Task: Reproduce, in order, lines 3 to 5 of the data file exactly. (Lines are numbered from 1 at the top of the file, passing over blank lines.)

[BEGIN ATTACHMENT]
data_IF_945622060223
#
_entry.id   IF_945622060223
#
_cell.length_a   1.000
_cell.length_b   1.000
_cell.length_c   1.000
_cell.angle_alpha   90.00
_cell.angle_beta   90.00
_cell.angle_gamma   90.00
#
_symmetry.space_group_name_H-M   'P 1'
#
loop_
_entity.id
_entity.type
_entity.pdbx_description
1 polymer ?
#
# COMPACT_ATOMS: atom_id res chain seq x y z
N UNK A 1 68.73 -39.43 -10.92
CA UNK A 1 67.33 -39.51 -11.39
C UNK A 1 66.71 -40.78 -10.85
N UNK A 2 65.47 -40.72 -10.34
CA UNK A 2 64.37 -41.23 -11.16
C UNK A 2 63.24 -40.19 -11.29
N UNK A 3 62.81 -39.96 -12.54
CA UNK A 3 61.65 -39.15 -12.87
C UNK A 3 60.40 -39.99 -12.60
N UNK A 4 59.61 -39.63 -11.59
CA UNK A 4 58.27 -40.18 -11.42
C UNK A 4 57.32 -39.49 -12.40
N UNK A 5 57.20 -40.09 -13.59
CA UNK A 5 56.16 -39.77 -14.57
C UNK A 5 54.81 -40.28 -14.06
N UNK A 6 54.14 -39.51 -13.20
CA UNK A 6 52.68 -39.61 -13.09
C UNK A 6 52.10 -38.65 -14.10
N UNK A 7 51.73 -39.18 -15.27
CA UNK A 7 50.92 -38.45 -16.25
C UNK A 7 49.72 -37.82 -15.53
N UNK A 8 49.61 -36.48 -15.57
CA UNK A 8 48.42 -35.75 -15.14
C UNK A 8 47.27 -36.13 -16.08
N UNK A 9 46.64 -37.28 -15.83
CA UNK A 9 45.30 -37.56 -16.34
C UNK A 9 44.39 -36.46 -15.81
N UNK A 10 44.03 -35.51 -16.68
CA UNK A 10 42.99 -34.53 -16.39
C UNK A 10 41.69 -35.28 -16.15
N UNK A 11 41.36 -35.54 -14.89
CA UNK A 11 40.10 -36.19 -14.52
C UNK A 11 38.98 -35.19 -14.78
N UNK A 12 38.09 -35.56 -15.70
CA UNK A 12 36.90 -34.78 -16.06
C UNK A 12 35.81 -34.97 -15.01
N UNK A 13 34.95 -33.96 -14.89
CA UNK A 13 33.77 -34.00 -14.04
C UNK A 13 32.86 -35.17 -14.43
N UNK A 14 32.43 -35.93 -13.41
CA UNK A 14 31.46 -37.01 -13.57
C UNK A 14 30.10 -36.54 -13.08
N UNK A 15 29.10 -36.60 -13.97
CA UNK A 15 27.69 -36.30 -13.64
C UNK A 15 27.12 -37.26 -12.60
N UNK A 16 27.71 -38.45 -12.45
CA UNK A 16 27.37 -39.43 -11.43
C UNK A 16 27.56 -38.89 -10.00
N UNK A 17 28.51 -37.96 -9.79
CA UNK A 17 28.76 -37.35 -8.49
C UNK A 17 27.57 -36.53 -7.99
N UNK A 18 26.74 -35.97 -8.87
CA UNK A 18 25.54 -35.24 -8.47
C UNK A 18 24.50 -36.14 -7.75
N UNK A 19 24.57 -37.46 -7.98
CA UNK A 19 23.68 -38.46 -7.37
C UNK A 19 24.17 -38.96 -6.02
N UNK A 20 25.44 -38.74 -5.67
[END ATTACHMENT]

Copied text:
_entry.id   IF_945622060223
#
_cell.length_a   1.000